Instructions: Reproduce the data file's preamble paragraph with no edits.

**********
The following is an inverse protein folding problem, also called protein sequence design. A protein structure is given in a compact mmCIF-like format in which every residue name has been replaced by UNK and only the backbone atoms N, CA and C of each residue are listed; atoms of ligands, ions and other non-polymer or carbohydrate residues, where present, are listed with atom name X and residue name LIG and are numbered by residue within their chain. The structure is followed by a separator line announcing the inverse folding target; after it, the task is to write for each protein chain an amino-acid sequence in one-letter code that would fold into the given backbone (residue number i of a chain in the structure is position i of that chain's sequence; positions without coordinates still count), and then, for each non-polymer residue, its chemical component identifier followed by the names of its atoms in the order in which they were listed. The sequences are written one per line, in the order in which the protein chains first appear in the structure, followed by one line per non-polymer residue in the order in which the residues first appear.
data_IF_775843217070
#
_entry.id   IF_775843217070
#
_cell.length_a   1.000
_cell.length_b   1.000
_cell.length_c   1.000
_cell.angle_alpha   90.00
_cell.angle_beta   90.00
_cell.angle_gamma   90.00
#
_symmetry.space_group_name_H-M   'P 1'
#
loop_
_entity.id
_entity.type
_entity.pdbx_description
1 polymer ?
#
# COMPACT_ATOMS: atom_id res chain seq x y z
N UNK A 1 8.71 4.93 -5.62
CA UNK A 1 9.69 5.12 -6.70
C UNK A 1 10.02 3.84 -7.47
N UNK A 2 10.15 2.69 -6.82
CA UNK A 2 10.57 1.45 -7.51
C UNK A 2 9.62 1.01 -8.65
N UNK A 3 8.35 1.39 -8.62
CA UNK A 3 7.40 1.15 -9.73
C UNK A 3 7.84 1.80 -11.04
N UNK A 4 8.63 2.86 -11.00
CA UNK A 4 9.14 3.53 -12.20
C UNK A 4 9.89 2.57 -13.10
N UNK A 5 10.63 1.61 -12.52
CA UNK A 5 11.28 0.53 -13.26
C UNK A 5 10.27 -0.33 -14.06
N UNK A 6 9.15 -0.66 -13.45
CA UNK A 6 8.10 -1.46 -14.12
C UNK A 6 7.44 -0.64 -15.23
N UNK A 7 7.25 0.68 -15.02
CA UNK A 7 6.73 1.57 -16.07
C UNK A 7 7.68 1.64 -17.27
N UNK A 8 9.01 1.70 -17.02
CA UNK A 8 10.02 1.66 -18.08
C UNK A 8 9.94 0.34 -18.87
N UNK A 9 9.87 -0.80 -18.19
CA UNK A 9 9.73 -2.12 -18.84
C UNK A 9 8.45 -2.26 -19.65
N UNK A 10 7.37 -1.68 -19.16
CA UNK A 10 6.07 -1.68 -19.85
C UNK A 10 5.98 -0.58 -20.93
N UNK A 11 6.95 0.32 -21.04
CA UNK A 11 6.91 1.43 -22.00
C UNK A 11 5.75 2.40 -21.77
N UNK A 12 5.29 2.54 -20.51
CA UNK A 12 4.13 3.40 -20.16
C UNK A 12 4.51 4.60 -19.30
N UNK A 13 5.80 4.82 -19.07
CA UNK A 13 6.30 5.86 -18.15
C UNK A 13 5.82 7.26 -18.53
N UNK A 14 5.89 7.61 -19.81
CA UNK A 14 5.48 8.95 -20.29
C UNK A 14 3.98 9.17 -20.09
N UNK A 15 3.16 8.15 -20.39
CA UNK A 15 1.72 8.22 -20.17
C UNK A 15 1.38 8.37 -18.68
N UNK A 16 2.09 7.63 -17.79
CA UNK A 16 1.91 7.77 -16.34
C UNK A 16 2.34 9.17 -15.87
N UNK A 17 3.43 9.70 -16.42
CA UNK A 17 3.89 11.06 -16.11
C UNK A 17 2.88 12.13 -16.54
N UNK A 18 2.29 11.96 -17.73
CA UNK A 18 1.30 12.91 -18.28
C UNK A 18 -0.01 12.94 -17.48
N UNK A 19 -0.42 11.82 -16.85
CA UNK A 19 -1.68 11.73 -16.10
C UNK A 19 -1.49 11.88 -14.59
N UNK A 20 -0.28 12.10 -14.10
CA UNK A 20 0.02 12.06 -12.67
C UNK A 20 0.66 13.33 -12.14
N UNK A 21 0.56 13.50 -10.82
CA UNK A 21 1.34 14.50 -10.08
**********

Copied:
The following is an inverse protein folding problem, also called protein sequence design. A protein structure is given in a compact mmCIF-like format in which every residue name has been replaced by UNK and only the backbone atoms N, CA and C of each residue are listed; atoms of ligands, ions and other non-polymer or carbohydrate residues, where present, are listed with atom name X and residue name LIG and are numbered by residue within their chain. The structure is followed by a separator line announcing the inverse folding target; after it, the task is to write for each protein chain an amino-acid sequence in one-letter code that would fold into the given backbone (residue number i of a chain in the structure is position i of that chain's sequence; positions without coordinates still count), and then, for each non-polymer residue, its chemical component identifier followed by the names of its atoms in the order in which they were listed. The sequences are written one per line, in the order in which the protein chains first appear in the structure, followed by one line per non-polymer residue in the order in which the residues first appear.